(Photo credit: Leigh Anne Langwell, “Drift”; Juror’s Selection)
Leigh Anne Langwell’s photograms burst across the paper surface like so many dying stars and exploding galaxies, the stuff of science fiction or microscopic cellular analysis – either/or would fall in line with Langwell’s thinking.
My professional background in biological and medical imaging has had a considerable impact on my artistic process. My earlier work was specifically concerned with the historical conventions of scientific imaging that often appeared in outdated scientific texts from the late nineteenth and early twentieth centuries.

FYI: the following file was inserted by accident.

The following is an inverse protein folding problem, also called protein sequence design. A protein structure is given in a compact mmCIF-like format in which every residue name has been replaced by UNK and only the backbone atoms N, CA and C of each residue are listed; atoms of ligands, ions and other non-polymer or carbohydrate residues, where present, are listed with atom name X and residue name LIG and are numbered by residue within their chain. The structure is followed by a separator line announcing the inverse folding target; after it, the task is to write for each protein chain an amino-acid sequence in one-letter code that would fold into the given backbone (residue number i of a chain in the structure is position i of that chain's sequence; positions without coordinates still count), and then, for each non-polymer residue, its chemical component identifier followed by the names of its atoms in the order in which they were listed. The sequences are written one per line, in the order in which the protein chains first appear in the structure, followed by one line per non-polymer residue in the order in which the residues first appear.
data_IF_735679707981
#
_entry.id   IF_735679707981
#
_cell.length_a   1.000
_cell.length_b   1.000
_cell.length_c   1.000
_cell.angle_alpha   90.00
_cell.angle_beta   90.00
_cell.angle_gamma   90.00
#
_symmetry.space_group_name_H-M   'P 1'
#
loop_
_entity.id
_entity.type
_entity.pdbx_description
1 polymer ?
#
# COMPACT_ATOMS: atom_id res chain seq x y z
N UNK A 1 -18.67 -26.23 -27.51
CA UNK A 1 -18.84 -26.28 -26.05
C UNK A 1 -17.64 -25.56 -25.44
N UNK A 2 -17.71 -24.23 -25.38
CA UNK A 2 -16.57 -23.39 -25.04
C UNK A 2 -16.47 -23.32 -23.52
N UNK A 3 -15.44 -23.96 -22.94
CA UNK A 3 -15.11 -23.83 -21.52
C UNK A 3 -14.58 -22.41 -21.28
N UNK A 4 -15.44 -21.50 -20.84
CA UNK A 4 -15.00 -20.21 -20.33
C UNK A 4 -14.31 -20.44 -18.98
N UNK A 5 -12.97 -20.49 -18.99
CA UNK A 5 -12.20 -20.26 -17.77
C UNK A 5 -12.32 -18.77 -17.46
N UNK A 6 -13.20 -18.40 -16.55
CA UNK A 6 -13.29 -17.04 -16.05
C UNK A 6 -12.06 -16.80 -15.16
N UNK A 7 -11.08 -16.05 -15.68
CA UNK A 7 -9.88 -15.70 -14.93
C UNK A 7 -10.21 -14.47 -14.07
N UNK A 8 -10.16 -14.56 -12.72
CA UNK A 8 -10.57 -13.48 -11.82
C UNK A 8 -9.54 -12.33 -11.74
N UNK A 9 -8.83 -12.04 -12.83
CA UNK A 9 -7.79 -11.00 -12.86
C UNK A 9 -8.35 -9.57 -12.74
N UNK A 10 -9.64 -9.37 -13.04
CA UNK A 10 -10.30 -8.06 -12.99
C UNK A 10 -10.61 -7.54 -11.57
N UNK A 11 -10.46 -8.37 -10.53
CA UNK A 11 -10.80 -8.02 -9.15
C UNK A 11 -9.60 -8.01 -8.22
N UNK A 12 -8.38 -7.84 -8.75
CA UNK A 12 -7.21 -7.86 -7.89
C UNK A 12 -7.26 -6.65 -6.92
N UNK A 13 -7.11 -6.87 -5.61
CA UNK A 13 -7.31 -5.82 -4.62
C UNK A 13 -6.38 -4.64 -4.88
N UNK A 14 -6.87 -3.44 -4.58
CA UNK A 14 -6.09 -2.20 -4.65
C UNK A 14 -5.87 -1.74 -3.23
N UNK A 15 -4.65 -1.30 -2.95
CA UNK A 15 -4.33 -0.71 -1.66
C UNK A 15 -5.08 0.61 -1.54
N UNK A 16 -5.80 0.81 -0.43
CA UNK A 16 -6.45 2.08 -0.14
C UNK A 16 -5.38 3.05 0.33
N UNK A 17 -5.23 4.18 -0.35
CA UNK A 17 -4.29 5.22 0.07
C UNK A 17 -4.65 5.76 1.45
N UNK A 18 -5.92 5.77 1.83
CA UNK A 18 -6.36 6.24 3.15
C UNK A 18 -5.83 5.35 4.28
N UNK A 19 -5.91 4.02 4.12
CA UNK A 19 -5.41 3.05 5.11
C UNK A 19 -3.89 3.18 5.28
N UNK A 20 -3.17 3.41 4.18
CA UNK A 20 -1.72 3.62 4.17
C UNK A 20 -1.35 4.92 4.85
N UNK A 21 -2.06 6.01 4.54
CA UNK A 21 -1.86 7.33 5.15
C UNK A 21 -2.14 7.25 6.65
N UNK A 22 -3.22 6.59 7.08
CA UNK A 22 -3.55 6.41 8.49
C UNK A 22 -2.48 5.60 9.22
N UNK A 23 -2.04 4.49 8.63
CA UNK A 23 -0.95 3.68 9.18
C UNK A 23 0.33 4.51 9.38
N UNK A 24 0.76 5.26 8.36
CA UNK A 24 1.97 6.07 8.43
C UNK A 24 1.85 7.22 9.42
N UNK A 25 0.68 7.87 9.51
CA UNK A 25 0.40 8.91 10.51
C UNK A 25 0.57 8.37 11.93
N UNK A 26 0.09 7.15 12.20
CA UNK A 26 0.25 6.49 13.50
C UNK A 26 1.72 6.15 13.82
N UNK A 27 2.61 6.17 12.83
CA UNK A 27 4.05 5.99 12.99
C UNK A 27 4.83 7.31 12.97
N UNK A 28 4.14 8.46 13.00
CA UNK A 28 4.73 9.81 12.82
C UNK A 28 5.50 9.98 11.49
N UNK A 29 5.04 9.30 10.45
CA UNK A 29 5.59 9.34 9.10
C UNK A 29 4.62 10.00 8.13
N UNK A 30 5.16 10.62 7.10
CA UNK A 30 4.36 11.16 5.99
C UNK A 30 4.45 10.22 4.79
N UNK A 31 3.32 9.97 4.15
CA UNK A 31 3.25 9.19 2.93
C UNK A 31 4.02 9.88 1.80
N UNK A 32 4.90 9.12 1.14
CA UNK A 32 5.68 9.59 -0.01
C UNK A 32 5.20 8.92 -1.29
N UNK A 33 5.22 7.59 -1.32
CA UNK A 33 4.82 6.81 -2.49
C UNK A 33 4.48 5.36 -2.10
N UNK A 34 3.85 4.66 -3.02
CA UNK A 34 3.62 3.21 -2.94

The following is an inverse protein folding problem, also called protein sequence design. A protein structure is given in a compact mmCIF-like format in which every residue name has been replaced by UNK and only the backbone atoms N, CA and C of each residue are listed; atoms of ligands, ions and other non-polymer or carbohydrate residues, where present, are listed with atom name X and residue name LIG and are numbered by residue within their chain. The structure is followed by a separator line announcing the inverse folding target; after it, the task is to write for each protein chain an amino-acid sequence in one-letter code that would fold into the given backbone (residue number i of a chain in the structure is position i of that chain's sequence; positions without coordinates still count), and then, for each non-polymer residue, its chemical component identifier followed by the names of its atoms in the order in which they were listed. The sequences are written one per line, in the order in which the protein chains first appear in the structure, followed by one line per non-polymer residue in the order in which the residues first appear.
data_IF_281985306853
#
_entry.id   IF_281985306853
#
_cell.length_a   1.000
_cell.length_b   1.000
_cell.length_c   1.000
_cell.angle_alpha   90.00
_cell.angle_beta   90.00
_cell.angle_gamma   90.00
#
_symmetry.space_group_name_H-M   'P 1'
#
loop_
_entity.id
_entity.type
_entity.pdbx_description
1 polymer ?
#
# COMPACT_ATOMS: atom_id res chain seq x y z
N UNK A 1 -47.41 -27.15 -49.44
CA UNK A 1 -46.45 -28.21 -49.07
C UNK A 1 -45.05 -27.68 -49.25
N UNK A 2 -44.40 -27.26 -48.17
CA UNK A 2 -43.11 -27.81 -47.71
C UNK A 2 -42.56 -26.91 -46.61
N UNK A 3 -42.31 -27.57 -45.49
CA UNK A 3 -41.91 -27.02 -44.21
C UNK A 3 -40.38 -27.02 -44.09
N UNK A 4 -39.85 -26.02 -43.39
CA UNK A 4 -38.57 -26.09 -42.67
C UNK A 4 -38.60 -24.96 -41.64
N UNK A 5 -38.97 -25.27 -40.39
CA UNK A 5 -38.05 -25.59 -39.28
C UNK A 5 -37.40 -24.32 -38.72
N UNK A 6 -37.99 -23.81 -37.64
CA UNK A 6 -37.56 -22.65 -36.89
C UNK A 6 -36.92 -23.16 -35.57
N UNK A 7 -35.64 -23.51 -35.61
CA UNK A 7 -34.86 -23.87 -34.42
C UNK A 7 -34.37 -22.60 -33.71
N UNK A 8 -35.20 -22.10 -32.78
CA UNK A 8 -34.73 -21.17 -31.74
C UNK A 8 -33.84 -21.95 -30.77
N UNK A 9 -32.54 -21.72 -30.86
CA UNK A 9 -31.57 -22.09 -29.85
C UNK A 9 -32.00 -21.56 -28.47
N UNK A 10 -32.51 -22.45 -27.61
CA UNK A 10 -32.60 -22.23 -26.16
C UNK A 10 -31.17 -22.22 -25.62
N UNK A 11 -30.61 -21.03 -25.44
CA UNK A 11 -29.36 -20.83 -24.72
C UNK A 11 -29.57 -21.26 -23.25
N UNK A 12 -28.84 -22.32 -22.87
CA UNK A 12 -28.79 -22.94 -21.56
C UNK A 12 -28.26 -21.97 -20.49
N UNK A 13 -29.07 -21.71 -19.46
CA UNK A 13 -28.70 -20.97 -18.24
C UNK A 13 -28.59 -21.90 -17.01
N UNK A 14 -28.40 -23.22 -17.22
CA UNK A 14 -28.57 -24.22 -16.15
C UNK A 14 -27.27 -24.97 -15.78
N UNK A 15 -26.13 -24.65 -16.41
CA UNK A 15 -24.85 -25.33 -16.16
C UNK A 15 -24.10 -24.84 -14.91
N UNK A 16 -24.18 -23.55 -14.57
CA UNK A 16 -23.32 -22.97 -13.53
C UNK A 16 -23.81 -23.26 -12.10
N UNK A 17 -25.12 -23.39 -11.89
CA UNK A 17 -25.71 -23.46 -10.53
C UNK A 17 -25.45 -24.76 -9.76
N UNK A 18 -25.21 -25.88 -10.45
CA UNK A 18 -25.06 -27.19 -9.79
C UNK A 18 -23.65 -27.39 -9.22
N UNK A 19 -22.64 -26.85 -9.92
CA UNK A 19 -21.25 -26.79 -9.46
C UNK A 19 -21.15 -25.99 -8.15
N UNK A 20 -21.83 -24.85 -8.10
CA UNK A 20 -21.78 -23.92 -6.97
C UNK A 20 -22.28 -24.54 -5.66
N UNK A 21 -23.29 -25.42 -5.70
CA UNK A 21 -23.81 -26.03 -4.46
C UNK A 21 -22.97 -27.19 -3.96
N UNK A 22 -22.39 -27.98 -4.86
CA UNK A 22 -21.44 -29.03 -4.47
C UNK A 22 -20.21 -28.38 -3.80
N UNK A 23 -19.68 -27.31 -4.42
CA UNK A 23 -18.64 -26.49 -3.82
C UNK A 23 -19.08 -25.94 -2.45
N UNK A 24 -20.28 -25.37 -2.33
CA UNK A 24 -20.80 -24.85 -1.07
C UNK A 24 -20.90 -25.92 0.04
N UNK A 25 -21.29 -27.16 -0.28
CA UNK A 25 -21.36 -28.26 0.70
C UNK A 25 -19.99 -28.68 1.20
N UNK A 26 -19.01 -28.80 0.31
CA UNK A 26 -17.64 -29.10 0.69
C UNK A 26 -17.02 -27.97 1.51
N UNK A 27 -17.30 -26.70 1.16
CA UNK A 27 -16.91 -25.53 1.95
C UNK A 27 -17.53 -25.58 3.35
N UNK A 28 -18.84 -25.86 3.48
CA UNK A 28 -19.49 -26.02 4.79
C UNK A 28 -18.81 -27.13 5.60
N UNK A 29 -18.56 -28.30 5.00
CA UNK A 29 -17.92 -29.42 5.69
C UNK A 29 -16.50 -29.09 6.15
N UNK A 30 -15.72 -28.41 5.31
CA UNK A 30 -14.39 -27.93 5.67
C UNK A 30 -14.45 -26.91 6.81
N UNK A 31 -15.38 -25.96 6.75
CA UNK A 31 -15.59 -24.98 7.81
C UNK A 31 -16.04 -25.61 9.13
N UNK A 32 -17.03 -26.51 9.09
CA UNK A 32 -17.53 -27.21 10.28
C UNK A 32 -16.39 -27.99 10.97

What I found interesting were the outmoded conventions of logic that dictated how the information was presented in relationship to a body of presumed facts that were either no longer valid or had simply ceased to exist outside of their own obsolete relationships. When the context of these images ceased to adequately inform them, fact became rather pliant metaphor that called into question the veracity of the nature of observation and the presumed objectivity of both the observer and the scientific document itself.